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Player to Player: Teaching Beginners How to Serve

December 13, 2010 12:00 PM
Have a question? Receive advice from your fellow tennis players!

Real Tennis Players - Like You! -  Asking For, and Offering, Advice on the Sport They Love

Player to Player is USTA.com’s regular feature in which everyday tennis players are given a forum to ask advice on the sport they love – and their fellow players will dish out advice. We’ll post a number of the best responses we receive to our question of the week.

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READ OTHER PLAYERS' ADVICE
Last week's question from Aaron
(Please note: There's no need to send additional responses to this question.) 
  
 

I'm a junior varsity tennis coach. This year, most of my players have never played before. I'm having a real problem teaching some of them to serve. What can I do to stop the problem of the serve going extremely high (like a lob) over the net? Their service motion and toss seem to be OK

Player Responses:

From Scott, Franklin, WI:

A serve will go high over the net if the ball in stuck in an upward motion.  This could be the result of 1) not snapping the wrist at the point of impact or 2) tossing the ball too far back.  My guess is that the problem is mostly the lack of wrist snap.  Have the kids throw the ball over the net on a pretty level plane (versus a lob throw) and explain that the wrist snap that keep the flight horizontal is the same thing needed to hit a line drive serve.

From Coach Poppie, Palm Bay, FL:

Been faced with the problem for many seasons.  Rule # 1 put the ball in Play.  Rule #2 Never forget rule #1.  Remember the secret of tennis is the ball is going to go wherever you point the strings.  Hence, if the ball is being popped up they are hitting the bottom portion of the ball.  The toss it too far over their heads.  Lift the ball more toward the net will bring it down.  Generally player at this level use a flat pancake serve with a forehand grip.  With this in mind the butt of the racket leads instead of the head of the racket as the serve is performed by pronating. The chances of you getting your players to pronate through the ball in the couple of weeks prior to the season is slim.  So have your player start their serve from the back scratch position this will improve their timing and combined with the toss toward the net should smooth things out.  Remember Rule #1 since their serve is not a weapon getting the first serve in is paramount.  If they still are having problems have them serve underhanded, low and with allot of angle.  This has worked for me in the past, see how it worked for you.  Learn Practice Play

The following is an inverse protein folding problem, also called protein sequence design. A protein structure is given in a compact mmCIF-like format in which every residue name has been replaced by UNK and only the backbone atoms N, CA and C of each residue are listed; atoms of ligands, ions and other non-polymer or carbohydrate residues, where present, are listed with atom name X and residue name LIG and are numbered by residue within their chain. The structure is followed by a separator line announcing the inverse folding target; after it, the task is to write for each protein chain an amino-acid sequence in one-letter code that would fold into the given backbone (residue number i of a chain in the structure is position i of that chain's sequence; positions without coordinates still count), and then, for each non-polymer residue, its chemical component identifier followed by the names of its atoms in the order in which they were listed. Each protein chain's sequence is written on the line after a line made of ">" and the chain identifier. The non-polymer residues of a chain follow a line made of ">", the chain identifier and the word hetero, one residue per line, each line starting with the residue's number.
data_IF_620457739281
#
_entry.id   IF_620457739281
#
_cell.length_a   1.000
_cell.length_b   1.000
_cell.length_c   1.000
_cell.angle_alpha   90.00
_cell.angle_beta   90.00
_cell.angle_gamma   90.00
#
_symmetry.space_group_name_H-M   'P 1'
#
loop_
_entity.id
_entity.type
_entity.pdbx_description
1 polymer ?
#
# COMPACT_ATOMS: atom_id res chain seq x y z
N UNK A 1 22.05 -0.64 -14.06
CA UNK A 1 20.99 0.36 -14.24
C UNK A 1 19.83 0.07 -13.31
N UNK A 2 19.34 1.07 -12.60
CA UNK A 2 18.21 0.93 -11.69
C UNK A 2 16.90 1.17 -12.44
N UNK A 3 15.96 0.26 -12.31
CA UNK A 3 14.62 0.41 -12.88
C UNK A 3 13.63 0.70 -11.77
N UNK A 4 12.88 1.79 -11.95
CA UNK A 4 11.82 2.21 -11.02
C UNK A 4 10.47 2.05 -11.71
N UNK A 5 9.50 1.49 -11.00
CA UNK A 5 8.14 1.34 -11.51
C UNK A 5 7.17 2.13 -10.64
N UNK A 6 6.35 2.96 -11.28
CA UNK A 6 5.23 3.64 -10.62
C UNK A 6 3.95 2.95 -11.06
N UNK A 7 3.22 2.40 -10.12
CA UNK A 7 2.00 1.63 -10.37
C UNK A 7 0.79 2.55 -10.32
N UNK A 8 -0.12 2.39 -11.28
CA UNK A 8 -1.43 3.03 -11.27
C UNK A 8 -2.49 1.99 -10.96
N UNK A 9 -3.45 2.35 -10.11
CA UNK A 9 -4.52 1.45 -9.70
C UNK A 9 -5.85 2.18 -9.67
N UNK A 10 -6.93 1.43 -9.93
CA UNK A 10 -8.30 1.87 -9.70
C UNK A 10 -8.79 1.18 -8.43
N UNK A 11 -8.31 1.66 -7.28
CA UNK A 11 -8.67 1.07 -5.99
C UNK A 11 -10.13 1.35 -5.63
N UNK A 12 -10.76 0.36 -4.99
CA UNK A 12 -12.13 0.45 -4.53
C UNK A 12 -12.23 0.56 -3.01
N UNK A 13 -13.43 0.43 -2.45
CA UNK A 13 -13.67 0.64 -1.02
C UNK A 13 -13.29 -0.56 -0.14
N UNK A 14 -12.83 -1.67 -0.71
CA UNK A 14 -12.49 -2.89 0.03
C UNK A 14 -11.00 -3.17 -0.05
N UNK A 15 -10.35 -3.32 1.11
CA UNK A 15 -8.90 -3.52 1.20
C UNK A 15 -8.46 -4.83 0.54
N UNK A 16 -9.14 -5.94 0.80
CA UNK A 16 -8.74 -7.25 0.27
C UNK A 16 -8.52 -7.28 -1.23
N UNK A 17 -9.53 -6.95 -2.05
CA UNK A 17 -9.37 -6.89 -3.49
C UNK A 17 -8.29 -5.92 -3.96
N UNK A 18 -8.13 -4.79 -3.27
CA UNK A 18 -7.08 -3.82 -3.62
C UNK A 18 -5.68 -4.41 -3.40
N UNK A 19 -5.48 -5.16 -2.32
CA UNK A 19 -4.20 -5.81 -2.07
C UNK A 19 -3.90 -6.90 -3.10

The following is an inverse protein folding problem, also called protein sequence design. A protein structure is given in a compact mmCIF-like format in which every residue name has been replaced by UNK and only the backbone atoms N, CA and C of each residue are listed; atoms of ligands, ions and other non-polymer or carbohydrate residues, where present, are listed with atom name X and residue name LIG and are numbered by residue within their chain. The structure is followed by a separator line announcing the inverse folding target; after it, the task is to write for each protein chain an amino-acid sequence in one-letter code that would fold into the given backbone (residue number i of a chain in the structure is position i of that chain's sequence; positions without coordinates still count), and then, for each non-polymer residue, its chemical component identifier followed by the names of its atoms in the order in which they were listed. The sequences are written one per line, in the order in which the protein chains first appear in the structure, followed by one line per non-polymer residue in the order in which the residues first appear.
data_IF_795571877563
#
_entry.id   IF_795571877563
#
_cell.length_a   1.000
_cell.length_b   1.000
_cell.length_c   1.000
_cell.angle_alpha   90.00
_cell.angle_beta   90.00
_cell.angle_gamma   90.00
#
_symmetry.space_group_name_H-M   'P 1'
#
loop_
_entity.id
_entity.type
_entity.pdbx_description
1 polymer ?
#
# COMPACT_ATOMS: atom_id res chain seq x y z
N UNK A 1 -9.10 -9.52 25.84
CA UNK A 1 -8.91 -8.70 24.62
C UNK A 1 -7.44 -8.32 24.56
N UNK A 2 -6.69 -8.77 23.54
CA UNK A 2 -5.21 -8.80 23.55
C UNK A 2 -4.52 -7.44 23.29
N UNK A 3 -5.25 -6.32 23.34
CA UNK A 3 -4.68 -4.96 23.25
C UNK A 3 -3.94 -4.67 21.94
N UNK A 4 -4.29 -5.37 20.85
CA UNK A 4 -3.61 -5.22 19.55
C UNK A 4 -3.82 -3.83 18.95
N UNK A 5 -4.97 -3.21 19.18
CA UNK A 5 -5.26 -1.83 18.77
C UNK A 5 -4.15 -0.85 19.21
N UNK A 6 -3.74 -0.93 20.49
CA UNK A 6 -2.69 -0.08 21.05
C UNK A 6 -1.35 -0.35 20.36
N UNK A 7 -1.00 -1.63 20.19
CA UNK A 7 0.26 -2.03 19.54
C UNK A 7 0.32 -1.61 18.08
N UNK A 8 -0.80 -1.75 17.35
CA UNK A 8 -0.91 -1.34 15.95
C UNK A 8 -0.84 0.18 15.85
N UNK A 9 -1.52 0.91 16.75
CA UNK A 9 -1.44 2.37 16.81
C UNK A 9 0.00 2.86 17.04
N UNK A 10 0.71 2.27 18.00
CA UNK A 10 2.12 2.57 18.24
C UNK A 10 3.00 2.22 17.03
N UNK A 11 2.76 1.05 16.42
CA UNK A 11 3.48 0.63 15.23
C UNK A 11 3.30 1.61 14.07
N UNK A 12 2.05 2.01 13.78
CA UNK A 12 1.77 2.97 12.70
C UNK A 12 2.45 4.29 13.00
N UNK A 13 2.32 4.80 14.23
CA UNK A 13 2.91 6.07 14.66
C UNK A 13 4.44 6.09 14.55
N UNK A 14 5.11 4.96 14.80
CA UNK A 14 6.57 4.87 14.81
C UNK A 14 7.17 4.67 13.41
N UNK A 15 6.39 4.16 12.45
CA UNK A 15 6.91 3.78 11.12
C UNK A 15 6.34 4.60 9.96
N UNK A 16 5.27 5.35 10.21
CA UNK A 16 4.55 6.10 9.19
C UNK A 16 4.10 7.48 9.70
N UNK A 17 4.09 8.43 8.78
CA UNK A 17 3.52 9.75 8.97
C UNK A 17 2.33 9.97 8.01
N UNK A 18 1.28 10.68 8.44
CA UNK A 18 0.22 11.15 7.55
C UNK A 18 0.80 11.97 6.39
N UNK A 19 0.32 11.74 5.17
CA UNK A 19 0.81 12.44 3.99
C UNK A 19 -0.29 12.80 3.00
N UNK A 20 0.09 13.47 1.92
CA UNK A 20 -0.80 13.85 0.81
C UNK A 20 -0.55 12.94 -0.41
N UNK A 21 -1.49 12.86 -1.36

From Jeff, Romeo, MI:

I was a Junior Varsity Assistant Tennis Coach last season.
 
Many beginners ignore the importance of the toss.
 
If the player is getting a nice, high toss - they are waiting too long (timing) to hit the ball (resulting in hitting under the ball).  
 
The player will have to compensate by slowing down their swing to get the ball into the service court.
 
Have the player try:
a) Toss high and straight up (out in front), increasing the distance out in front (an inch at a time) until the serves go in.  If the serves go into the net – the toss is too far out front.  If the serves go long – the toss is too far behind them.  If the serve hits the tape at the top of the net – they are close.
b) Speed up the timing of the stroke to hit the ball as high as they can stretch.
c) Have the player hold their racket as high as they can and note the height – that is where they should hit the ball (so the toss has to be higher than this – to allow time to swing).
 
SIDE NOTE: I see too many beginners hurry themselves to get the ball in play and they swing at EVERY toss. Constantly remind the beginners that if the toss is bad – they do not have to swing at it.
 
Hope this helps!

From Joann, Wilmington, NC:

Chances are they're either not tossing the ball far enough in front, or not fully extending, causing them to hit underneath the ball.  I encourage players to make contact on the back of the ball, as opposed to underneath it, which will give them a flatter trajectory.  You might also tell them to "stand up straight" when they go to make contact, to encourage them to fully extend upward.

From Gerry, Clinton, MS:


Sounds like a relatively easy problem to fix. I would position the players up inside the service line a few feet away from the net and have them serve over the net. During the service motion, the players need to concentrate on hitting the ball down with a downward motion into the service box on the opposite side of the net. Once they feel comfortable from a few feet away, they should move 1 step back and continue the same motion, with the end goal being to serve from the baseline with the desired downward service motion.